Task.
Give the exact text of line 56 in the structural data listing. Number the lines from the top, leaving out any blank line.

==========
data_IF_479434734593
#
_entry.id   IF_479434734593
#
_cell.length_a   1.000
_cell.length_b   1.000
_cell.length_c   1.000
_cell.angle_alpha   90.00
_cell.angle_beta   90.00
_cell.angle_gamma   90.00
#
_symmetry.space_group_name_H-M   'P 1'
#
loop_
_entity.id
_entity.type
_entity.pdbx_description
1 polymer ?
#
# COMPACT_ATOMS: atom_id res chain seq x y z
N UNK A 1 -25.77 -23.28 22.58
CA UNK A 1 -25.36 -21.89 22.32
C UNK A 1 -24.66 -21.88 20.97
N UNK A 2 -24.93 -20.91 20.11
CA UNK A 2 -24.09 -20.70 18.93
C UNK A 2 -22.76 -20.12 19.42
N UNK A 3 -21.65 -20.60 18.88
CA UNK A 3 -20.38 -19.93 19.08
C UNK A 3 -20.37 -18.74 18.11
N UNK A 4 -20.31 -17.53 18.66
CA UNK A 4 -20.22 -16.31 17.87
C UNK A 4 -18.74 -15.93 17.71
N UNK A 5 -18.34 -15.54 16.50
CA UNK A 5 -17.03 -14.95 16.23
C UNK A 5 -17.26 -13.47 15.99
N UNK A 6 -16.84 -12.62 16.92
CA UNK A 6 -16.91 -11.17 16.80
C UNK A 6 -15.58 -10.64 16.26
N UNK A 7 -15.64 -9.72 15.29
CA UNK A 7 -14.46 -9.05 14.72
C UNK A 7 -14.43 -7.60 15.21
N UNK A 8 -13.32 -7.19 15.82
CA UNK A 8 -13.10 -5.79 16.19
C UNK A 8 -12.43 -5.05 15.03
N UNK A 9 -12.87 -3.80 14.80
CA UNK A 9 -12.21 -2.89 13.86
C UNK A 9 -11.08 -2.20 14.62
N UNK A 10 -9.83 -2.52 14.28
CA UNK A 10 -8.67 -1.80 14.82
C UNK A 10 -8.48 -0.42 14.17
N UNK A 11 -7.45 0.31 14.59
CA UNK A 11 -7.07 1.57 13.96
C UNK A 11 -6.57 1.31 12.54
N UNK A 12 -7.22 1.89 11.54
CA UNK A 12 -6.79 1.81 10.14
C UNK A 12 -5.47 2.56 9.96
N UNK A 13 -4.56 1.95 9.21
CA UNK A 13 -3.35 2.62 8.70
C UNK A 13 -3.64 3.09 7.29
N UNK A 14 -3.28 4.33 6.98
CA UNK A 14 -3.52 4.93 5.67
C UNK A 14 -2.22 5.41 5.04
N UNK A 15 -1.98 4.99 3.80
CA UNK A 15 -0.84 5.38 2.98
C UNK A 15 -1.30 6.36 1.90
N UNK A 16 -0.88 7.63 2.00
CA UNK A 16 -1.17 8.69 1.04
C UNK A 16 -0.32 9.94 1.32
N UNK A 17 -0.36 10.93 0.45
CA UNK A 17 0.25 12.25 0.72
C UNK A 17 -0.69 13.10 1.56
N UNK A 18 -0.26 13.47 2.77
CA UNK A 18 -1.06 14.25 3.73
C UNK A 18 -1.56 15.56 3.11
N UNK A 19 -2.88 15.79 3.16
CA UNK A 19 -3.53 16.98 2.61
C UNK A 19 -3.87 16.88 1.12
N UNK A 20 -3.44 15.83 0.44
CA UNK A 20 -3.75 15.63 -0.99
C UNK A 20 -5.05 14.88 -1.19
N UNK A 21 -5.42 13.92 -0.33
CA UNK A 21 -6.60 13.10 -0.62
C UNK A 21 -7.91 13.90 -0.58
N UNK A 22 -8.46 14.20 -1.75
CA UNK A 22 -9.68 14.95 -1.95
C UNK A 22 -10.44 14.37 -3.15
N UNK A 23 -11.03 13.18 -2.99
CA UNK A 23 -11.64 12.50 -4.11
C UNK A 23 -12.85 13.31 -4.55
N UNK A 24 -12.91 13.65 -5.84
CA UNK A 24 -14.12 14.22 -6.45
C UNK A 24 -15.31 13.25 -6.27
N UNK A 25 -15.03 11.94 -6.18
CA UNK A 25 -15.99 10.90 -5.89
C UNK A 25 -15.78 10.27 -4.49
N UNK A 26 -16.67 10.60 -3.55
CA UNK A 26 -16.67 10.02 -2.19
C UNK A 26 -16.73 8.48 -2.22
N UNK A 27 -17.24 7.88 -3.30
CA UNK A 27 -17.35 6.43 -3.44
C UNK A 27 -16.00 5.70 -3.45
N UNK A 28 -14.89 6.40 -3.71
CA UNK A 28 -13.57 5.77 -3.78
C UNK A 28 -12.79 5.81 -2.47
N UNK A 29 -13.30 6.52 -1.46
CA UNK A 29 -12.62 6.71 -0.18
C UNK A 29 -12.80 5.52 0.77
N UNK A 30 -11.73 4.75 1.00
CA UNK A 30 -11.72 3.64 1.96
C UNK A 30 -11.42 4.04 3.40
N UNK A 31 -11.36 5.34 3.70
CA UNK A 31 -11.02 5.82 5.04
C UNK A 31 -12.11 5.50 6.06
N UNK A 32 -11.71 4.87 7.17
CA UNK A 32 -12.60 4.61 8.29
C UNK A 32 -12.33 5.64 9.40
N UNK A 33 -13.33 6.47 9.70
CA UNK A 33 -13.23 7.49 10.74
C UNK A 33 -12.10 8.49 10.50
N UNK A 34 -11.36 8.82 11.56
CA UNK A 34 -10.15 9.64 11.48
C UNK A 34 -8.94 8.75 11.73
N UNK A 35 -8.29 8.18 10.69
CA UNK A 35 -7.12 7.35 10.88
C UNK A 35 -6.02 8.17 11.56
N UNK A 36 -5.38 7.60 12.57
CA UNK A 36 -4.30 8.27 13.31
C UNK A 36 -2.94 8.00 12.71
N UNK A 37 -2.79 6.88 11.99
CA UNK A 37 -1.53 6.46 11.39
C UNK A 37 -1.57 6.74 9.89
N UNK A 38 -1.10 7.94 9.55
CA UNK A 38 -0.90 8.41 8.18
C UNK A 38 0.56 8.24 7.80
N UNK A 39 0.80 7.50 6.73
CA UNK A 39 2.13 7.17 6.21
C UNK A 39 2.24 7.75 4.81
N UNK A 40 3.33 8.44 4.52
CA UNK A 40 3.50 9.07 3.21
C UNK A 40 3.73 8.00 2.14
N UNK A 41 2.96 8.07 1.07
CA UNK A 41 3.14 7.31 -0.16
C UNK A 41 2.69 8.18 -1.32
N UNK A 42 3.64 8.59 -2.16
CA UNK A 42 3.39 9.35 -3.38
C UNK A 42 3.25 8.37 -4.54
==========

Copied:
C UNK A 12 -5.47 2.56 9.96